Alright, I’ll admit to my horrible little trick: I got Pink’s song title to headline the entry about the first day of Sziget (which is officially still minus one), because it’s so fitting, and then realized I hardly even feel like mentioning her concert, which might not be a pity after all, since everyone else seemed so concerned with it. They must have said everything there is to say, so I’ll focus on other matters presently.
Like how the winners of the Romanian Sziget Talent competition, Next Ex, again went on stage at an ungodly hour, namely 3:15 PM (waiting for the programmer to come up with the 4:37 and a couple of seconds slot). This is of course pretty much the dead zone of the day even if temperatures are not sub-Saharan. Except they were, so the band, similarly to Tony Baboon a couple of years back, had the odd task of playing to a crowd which was there in decent numbers, but sat relatively far away from the stage, perfectly matching the contours of the shade.
To add insult to injury, their Mac deserted its duties at one point due to the extreme heat. Respectus maximus, as Eugene Hutz would say, to them not losing their heads over it- the lead singer kept up the banter and cracked a vampire joke about the thing hating the sun while, in one of those feats of Eastern European resourcefulness, her band mate pointed a fan at the pesky machine. Things were back on track, and while this was obviously not a blow away performance, the band showed a lot of promise and poise, which could very well bring them back into one of the more coveted late afternoon or evening slots.
We then went over to Dubioza Kolektiv, somewhat dubiously promoted to the Main Stage in a very eclectic Wednesday mix, a project akin to those fruit juices which sound lovely until you find out they ground rocket and parsley into the damn concoction. They also played my very favourite song first, which might sound like a devious masterplan, but usually makes me lose interest a little in the gig.
As a general life hack and confidence booster, I suggest you go to all concerts as if you are the sole target and core audience of the act. Thus you can imagine Dubioza Kolektiv being totally gutted when I left somewhere into song four, at the very point when they were promoting online piracy. Or, later in the evening, Pink staring sadly into her organic pottage and thinking that all that dancing and flying amounted to nothing when those jerks were downing beers at the back and occasionally watching the bungee jumping. Which is flying people, by the way, so I can’t really see the point to everyone losing their mind over Pink doing a bit of acrobatics herself.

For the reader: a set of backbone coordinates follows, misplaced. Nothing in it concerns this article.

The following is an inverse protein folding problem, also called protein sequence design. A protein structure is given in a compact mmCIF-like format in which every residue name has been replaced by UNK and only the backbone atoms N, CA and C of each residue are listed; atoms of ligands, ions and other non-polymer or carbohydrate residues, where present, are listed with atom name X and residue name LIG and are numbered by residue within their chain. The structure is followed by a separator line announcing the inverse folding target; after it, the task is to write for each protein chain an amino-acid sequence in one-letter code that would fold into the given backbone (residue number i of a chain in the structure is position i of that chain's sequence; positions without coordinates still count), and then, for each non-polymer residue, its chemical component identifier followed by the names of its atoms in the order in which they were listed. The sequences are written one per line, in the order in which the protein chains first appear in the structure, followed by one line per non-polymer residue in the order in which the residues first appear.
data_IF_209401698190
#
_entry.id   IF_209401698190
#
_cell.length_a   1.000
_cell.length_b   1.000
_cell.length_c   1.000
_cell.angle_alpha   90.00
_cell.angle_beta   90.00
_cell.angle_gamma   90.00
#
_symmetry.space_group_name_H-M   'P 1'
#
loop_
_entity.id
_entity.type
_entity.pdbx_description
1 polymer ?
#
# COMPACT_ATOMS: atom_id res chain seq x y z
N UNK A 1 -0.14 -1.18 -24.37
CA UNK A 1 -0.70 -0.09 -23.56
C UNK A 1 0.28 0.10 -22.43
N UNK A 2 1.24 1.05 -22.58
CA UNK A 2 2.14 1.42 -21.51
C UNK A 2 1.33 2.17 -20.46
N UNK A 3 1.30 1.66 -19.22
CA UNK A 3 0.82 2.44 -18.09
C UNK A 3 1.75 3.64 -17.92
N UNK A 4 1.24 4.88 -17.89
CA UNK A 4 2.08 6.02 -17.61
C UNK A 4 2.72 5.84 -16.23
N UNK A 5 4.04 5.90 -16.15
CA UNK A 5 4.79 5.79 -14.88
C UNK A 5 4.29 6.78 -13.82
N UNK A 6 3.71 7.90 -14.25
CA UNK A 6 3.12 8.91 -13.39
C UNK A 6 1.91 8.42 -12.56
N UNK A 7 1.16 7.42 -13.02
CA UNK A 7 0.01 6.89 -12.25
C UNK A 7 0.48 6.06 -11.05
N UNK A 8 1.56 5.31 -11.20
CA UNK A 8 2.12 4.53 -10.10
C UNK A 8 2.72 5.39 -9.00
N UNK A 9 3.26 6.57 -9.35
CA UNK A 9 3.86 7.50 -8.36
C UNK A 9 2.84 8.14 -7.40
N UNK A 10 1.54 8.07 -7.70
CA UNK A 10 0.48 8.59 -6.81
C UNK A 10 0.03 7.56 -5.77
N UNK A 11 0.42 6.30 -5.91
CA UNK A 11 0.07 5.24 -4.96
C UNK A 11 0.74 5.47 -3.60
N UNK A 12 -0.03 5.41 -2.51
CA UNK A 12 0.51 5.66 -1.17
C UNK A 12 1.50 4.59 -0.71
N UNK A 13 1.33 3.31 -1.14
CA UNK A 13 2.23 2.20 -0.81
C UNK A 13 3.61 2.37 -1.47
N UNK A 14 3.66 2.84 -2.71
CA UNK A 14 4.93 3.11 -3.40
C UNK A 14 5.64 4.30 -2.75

I shall spare a word for Billy Talent, though I am convinced deep inside that I should not. However, I will not be articulate about it, because that would be a waste of time, energy, and vocabulary items I could later put to better use in different contexts: they were bad. Like genuinely, evenly, constantly bad, a sad copy of Green Day with songs that each sound alike in their dreadfulness.
Saving me from the dread were Lola Marsh, from Israel, who are a band and not a girl. Questions of which one is Lola were spared though, because there was but one on stage, only her name is not Lola. It’s Yael Shoshanna if you care to know, and, hyperventilating a little, Cohen too. Perhaps not at the lyrical heights of the master, their sunny-sad pop is nevertheless a pleasant balm for mistreated ears, with a couple of absolute indie hit material tracks.
Fine, I will touch on the Pink aspect in more detail, basically because while staring into my cornflakes I had a great idea. (A case of in lacto veritas? Most probably just one of getting Latin declensions wrong.) So here it goes: I think Pink is a genuinely nice person, a good performer in case the Superbowl half time show is your standard. She’s also promoting empowerment and positive body image for women, something which we absolutely need. Also, lest we forget, she has one of those lovely, booming yet crystal clear voices. The only problem then, are the songs. They’re well crafted, but tantalizingly average songs. There’s no sound that could unite them into a whole, and no real feeling either. They are great products, but sub par melodies and when stringed together with a very professional band, dancers and a bit of flying they amount to ninety minutes of entertaining boredom but nothing more.
In case you were looking for catharsis, though, the place to end the evening was the MusicBox, with Aussie band Pierce Brothers– not just a gimmick, they are brothers, twins in fact. They somehow landed in their winter in Australia gear from Melbourne and were so genuinely, ridiculously, and later on alcohol-fueled-ly excited about being on Sziget that it soon rubbed off to the pretty impressive crowd. Their slightly Mumford and Sons tinted pop folk takes on an entirely different dimension when performed live. The two of them manage to play a wide array of instruments, often simultaneously, reaching ever higher levels of frenzy. Amidst all this, the brother manning the drum section manages to dodge a giant yellow balloon with the reflexes of a Roger Federer (was racking my mind for an Aussie player with those skills, but there’s none in living memory) and slowly but definitely turns into something of a sweaty surf Jesus. His original state was that of a man bun. This was wacky, beautiful and a fitting distillation of what Sziget’s spirit is really about.